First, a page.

12. The difference in training from B737NG to B737 MAX provided by the manufacturer was found to be inadequate.
13. The AOA Disagree message did not appear on the accident aircraft as per the design described on the flight crew operation manual.
14. AOA failure detection feature of the ADIRU did not detect the erroneous AOA from the left AOA sensor because it only considers the value to be erroneous when the AOA value is outside the physical range. Thus; SPD and ALT flag never appeared on the PFD.
15. MCAS design on single AOA inputs made it vulnerable to undesired activation.
16. The specific failure modes that could lead to uncommanded MCAS activation, such as an erroneous high AOA input to the MCAS, were not simulated as part of the functional hazard assessment validation tests. As a result, additional flight deck effects (such as IAS DISAGREE and ALT DISAGREE alerts and stick shaker activation) resulting from the same underlying failure (for example, erroneous AOA) were not simulated and were not documented in the stabilizer trim and auto flight safety assessment.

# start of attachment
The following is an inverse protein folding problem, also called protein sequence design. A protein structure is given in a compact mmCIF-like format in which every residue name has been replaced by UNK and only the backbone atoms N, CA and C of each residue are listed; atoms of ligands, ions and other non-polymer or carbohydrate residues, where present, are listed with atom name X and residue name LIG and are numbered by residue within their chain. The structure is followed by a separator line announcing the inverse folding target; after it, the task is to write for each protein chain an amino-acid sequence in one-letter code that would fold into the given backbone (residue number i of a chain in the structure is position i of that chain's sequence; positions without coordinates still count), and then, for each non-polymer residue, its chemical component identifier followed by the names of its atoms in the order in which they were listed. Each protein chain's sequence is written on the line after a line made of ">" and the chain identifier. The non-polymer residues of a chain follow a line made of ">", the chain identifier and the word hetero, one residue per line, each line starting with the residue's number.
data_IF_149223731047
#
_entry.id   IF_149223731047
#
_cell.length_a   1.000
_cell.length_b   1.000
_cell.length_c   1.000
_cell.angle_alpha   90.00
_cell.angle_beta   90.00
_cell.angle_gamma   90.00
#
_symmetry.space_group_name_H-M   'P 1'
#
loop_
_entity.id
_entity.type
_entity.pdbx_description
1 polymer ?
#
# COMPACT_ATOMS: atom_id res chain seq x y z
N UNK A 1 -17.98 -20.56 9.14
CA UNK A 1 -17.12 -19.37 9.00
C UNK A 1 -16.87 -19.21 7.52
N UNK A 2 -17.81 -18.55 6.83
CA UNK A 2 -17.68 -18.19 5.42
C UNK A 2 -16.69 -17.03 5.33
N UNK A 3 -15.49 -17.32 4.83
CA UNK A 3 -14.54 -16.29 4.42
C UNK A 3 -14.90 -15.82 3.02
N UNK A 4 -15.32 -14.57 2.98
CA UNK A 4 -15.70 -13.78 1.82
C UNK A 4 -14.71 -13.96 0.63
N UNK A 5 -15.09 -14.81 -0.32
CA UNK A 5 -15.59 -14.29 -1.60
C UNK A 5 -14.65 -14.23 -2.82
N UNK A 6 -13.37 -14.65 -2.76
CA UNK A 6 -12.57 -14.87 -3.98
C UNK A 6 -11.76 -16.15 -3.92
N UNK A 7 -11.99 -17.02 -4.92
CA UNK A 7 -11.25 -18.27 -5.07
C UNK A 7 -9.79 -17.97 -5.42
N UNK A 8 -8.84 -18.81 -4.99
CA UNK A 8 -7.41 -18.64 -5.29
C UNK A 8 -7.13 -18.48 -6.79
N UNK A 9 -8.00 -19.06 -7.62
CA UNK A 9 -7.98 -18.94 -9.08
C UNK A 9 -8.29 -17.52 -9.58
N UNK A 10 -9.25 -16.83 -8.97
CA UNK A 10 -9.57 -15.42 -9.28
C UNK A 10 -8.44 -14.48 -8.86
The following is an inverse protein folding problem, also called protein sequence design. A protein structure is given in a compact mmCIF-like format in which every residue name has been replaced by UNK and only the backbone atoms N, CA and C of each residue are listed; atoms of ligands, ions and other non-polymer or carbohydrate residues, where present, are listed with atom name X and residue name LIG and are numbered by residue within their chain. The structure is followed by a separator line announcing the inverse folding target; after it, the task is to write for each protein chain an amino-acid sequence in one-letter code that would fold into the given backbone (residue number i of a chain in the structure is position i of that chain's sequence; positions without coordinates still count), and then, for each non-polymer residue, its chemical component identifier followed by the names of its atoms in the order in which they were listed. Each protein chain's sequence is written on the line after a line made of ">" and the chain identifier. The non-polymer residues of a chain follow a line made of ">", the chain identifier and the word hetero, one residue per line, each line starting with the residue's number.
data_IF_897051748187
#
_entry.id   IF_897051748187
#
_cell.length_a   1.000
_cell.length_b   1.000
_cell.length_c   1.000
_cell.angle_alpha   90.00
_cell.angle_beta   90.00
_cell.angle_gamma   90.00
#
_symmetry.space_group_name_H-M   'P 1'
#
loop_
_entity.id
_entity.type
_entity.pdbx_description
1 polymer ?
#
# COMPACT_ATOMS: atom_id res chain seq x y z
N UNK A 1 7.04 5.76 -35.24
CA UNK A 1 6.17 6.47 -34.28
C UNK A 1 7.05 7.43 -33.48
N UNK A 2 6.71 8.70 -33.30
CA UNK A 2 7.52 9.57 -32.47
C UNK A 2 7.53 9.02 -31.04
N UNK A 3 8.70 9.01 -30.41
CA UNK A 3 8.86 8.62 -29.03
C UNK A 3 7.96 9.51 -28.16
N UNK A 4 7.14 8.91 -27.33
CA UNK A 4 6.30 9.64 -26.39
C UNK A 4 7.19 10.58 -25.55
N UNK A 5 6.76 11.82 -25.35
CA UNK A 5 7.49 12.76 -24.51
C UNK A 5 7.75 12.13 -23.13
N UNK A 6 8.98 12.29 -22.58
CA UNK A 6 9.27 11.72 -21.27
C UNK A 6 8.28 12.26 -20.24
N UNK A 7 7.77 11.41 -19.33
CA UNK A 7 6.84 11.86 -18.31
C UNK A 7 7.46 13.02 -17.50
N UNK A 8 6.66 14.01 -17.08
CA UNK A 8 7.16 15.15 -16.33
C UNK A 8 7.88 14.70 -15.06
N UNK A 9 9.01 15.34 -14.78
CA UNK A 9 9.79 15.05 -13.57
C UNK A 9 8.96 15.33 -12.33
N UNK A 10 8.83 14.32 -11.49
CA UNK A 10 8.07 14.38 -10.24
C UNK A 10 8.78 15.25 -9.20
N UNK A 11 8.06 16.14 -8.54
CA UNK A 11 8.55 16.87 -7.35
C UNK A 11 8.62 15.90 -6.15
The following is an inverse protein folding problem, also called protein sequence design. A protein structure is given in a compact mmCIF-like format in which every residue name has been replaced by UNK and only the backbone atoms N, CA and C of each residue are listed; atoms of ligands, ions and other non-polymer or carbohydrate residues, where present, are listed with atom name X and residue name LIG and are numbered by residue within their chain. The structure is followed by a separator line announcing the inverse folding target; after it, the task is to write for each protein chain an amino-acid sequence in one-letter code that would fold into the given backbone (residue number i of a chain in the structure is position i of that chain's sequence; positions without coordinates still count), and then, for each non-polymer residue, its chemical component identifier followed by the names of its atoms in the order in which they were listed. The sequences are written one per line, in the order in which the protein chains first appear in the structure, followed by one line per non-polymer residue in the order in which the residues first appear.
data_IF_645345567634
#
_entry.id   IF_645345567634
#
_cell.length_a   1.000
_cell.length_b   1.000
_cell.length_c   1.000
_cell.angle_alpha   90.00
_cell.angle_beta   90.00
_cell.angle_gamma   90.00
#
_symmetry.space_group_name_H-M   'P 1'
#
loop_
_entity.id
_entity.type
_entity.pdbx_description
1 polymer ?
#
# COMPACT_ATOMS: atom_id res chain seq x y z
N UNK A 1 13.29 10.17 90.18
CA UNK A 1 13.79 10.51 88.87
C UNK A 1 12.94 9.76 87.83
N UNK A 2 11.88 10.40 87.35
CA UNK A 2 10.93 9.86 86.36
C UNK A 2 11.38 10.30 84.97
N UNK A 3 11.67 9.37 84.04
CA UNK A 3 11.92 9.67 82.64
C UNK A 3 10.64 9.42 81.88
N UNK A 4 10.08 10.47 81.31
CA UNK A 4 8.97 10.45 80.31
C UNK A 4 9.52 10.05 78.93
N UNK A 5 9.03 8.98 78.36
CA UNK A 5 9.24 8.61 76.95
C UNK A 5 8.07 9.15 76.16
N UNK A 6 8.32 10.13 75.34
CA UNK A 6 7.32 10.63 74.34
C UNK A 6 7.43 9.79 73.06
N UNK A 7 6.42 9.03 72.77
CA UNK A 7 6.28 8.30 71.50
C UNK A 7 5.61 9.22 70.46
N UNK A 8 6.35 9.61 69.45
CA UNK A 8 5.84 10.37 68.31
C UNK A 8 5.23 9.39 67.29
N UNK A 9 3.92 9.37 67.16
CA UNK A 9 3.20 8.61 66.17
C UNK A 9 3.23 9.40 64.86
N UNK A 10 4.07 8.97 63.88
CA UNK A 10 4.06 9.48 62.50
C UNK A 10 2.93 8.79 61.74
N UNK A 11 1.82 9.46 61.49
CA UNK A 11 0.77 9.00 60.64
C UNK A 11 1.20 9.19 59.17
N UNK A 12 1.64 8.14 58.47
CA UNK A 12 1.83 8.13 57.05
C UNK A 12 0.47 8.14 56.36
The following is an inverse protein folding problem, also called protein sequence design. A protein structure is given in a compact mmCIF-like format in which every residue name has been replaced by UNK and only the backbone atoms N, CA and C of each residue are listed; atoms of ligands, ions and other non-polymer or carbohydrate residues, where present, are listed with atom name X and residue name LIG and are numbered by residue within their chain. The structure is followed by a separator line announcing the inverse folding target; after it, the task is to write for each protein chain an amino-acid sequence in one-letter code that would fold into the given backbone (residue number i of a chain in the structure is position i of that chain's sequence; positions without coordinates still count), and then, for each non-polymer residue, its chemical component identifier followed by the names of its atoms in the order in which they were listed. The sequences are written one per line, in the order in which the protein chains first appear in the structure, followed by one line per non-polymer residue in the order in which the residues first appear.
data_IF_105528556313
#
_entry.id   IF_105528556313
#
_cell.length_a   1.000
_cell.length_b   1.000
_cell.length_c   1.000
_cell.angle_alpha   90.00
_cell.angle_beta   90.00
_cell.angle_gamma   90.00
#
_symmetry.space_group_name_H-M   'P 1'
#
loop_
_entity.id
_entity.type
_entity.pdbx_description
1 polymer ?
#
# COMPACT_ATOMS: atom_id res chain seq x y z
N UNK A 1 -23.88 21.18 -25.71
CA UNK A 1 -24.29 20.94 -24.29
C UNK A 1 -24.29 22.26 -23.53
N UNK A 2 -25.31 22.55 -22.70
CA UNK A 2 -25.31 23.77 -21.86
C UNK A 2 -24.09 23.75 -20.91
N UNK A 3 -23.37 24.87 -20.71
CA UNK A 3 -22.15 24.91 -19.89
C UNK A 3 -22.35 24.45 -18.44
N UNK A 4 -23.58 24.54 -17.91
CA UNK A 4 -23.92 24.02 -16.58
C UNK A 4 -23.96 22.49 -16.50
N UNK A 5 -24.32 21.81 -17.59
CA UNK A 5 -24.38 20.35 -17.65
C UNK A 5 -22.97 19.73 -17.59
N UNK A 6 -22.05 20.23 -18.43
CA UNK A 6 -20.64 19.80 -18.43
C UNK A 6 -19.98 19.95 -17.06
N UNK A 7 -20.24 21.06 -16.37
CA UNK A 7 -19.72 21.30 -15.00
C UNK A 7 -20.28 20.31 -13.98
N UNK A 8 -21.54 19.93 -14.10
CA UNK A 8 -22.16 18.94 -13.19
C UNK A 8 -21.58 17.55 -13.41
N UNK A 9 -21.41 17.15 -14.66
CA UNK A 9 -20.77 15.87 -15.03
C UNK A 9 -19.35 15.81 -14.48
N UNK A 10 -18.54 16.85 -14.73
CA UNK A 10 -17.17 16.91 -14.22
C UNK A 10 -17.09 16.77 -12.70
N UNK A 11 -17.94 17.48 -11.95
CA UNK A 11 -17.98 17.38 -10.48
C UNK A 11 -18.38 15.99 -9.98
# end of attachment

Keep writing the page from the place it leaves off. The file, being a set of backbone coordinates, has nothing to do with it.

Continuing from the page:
1. The design of MCAS should consider the use of data from both AOA and/or other independent systems for redundancy.
2. The regulator shall confirm all probable causes of failure have been considered during functional hazard assessment.
3. The manufacturer shall insure the minimum operational speed computed by the SMYD to be within logical value. There should also be logic to validate the computation.
4. The difference training should also include simulator sessions to familiarize with normal and non-normal MCAS operation. The Training simulators need to be capable of simulating AOA failure scenarios.
5. The manufacture should confirm the AOA DISAGREE alert is functional whether the optional angle of attack indicator is installed or not.
6. The EAIB endorses the NTSB safety recommendation A-19-10 found in appendix 1
Full report of the Ethiopian AAIB: http://www.aib.gov.et/wp-content/uploads/2020/documents/accident/ET-302%20%20Interim%20Investigation%20%20Report%20March%209%202020.pdf